The confrontation at Standing Rock in 2016 over the Dakota Access Pipeline began in 2012 over the Keystone XL pipeline. Toward the end of President Obama’s first term, Keystone was bringing tons of tar sands oil across the border from Canada, despite strong environmental opposition. It was supposed to extend across the U.S., south into the Gulf of Mexico, where it would be refined.
Since part of the pipeline would cross the territory of the Great Sioux Nation, specifically at Standing Rock, the tribal council decided they must stop it. They managed to bring things to a standstill. In 2015, President Obama refused to sign authorization allowing the pipeline to built from Canada into the United States.
Relief lasted only briefly. Suddenly, we started hearing announcements that Energy Transfer Partners (ETP), the same company responsible for Keystone XL, planned to build a pipeline from the Bakken oil fields along the northernmost border of North Dakota, right down onto the Great Sioux Nation.
ETP’s own data showed three other routes, all preferable to the one they ultimately chose. Two wouldn’t cross the Missouri River at all, and a third would pass 10 miles north of the 92 percent white community of Bismarck, North Dakota. However, in response to a strong opposition from that community, they changed their plans and routed the pipeline under the largest source of fresh drinking water for the Standing Rock Tribe.
To obtain the easements (land permissions) to build this pipeline, and to avoid violating the Federal Civil Rights Act, ETP fabricated a study showing no disparate impact on any minority community. Prior to the Federal Civil Rights Act, 95 percent of all noxious infrastructures—toxic waste dumps, recycling dumps, sewage plants, and pipelines, for example—had been built through minority communities. In 1997, however, President Clinton issued Executive Order 12898, which interpreted Title VI of the Act to prohibit these noxious infrastructures from being built in minority communities.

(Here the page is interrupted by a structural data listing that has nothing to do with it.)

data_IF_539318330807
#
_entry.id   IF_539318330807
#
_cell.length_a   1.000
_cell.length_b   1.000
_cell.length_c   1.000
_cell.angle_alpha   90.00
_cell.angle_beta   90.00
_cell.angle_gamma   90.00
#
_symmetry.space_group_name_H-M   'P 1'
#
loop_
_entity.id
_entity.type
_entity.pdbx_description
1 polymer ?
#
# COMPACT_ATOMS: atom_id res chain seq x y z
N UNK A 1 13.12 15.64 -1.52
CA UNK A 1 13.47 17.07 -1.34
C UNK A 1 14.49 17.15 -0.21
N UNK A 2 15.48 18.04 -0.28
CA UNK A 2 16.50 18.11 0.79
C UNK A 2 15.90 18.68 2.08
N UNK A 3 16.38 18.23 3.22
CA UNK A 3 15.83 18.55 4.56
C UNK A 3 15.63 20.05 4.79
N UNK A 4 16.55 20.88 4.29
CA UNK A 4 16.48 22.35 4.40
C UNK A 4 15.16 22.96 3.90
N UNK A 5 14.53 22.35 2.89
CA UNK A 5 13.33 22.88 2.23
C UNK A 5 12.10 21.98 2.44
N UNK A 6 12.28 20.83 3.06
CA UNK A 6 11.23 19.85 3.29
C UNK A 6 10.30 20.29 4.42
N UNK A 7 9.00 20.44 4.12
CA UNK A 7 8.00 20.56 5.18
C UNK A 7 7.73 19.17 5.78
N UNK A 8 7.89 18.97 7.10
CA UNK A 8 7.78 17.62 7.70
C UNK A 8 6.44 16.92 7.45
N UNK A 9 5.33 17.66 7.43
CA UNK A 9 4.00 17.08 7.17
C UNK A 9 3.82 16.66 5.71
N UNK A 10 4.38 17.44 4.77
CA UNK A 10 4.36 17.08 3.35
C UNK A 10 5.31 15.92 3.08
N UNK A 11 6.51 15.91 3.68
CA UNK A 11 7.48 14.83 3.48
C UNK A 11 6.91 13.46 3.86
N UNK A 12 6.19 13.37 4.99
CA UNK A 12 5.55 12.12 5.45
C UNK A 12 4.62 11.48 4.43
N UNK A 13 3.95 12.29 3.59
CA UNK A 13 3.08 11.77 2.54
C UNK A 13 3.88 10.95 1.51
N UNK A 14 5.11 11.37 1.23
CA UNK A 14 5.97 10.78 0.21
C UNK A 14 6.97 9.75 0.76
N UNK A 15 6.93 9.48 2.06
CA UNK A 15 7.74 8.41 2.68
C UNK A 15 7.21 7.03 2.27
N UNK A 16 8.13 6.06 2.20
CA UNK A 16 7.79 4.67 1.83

The Energy Transfer Partners study cited a detailed demographic survey of the impacted area, which seemed to show that nobody would be negatively impacted. Yet, crucially, their study area ended just a quarter mile from the reservation, which is 82 percent Native American. In addition, they avoided inclusion of the mandatory Environmental Impact Statement, an Environmental Protection Agency requirement for any such large-scale operation. They did this by applying for a string of half-acre building permits covering hundreds of miles.
In response to this bad-faith legal sleight-of-hand, the Lakota people, primarily those from the Standing Rock Sioux Reservation (one of nine Sioux reservations that straddle the Dakotas) began demanding meetings with the Obama administration. They had been successful in stopping the XL Pipeline, and they thought that they could be successful here, too.